In accordance with the present invention, a pressure-swing adsorption process for production of product oxygen is provided which obtains substantially enhanced recovery of product oxygen. The invention includes the steps of
(1) introducing the feed air previously freed of water and CO2, at superatmospheric pressure and at elevated temperature, into a bed of adsorbent which is selective for adsorption of nitrogen, and which bed is maintained throughout the cycle and throughout its length at or near the elevated temperature of the feed air, and discharging an oxygen-enriched effluent gas from the bed;
(2) then reducing the pressure of the bed with simultaneous withdrawal of the desorbed and void gases from the bed in a direction opposite to that of feed air flow in step (1) until the pressure of the bed reaches a near ambient pressure level;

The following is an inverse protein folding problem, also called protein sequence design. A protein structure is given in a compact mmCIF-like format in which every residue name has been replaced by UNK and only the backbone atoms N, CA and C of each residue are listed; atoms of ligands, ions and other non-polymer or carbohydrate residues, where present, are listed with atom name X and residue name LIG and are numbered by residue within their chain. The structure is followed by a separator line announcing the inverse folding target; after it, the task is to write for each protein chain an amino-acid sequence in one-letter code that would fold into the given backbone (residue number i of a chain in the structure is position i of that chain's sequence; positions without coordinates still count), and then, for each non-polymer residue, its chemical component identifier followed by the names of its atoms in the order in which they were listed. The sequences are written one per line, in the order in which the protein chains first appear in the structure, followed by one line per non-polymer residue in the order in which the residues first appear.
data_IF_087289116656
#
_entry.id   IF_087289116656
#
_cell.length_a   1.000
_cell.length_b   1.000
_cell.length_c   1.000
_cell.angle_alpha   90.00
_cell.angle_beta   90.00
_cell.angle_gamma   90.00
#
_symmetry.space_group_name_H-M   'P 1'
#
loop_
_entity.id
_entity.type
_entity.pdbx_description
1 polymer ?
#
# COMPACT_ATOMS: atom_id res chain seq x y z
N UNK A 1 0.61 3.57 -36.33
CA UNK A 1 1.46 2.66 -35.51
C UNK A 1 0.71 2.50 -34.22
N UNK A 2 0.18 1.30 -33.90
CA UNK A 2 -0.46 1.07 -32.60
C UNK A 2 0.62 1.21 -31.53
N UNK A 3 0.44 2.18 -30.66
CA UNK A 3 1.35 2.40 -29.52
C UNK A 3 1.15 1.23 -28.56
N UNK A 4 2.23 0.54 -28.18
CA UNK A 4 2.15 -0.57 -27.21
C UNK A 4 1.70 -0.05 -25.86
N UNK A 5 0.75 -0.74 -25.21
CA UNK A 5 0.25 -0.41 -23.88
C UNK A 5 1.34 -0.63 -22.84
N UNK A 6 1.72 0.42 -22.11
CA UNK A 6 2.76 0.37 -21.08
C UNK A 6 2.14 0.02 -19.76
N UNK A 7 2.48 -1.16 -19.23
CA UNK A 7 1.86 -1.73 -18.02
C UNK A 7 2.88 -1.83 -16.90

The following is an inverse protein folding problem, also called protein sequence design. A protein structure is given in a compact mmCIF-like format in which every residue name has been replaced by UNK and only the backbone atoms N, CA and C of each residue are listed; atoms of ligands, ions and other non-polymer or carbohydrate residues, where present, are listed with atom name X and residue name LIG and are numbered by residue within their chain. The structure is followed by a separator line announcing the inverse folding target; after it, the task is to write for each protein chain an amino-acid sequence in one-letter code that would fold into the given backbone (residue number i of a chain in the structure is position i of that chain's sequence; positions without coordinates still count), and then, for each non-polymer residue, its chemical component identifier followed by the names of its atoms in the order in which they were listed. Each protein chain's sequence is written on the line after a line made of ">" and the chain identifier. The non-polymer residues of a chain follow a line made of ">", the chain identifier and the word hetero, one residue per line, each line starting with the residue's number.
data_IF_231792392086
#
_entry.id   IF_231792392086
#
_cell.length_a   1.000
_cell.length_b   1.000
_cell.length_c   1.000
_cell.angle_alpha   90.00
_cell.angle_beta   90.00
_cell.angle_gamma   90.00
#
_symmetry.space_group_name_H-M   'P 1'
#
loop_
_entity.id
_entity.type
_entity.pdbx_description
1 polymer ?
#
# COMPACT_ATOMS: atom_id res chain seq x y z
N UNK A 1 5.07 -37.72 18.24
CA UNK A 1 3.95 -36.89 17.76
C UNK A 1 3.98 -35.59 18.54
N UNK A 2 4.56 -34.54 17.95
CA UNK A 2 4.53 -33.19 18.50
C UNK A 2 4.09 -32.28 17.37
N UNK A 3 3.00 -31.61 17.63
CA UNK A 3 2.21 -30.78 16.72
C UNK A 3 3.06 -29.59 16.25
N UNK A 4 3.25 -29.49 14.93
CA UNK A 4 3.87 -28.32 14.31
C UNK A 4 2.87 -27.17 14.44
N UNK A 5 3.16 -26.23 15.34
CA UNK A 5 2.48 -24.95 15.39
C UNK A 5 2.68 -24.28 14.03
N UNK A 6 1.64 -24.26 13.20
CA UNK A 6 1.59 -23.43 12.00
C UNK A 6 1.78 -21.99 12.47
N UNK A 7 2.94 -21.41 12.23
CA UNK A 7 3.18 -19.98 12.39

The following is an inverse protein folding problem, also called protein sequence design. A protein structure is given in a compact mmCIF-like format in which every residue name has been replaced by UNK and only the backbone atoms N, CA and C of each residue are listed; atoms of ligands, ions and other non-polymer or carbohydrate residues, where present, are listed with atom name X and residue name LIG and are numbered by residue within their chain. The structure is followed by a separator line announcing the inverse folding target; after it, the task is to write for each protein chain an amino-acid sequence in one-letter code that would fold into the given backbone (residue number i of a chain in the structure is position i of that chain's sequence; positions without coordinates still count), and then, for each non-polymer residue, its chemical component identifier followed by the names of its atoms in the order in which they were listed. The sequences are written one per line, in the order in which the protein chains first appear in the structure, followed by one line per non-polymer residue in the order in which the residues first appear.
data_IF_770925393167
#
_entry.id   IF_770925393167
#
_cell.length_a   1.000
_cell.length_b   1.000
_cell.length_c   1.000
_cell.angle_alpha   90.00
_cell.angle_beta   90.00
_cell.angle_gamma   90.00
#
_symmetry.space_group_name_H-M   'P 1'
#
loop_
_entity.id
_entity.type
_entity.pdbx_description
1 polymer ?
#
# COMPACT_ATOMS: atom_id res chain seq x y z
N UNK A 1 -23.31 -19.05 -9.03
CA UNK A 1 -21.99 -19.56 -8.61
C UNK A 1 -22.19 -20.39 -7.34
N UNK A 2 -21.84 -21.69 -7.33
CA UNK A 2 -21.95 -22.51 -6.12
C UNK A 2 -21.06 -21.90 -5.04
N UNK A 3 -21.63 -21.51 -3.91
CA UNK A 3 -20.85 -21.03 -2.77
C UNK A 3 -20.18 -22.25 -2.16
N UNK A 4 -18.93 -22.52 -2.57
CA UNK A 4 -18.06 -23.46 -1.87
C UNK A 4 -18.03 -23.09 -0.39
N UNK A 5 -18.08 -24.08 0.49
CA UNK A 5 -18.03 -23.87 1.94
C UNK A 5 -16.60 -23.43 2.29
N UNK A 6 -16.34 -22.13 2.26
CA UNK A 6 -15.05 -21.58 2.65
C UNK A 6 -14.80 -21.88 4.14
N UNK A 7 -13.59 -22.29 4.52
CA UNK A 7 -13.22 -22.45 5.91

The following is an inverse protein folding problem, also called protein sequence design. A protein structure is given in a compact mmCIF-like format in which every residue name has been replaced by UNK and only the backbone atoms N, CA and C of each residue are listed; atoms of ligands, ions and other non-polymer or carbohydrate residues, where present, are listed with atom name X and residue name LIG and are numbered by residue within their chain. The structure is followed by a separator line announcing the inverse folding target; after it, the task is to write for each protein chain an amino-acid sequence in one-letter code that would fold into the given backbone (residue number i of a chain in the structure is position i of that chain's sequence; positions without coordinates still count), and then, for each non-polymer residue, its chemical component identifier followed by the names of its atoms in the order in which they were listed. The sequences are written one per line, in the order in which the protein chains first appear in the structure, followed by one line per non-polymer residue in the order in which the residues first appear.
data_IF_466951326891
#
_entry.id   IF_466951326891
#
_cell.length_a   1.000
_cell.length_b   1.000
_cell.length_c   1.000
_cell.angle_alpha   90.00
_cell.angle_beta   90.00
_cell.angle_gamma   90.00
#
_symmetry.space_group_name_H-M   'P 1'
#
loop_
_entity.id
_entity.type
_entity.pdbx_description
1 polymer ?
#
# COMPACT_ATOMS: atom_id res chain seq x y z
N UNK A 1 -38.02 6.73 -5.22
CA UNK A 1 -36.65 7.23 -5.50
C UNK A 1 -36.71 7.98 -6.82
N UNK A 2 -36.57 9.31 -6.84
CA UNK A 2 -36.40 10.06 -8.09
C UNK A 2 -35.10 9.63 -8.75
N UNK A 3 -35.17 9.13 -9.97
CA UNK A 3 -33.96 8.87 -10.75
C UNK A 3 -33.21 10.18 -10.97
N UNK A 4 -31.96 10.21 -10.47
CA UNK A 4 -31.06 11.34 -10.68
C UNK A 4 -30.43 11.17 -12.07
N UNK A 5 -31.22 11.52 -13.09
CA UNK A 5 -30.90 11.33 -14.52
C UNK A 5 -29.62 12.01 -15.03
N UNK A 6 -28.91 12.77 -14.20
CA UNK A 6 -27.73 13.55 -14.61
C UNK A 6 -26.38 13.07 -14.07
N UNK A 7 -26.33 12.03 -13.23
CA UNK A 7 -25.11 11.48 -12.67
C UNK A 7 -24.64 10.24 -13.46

(3) then purging the bed with a part of the oxygen-enriched effluent gas in a direction opposite to that of the feed air flow;
(4) then repressuring the bed to an intermediate pressure level by introduction thereinto of the desorbed and void gases from one or more companion beds in the same direction as that of the feed air flow; and
(5) finally, further repressuring the bed to about the designed adsorption pressure level by introduction therein of part of the high pressure oxygen-rich effluent in a direction opposite to that of the initial feed air flow.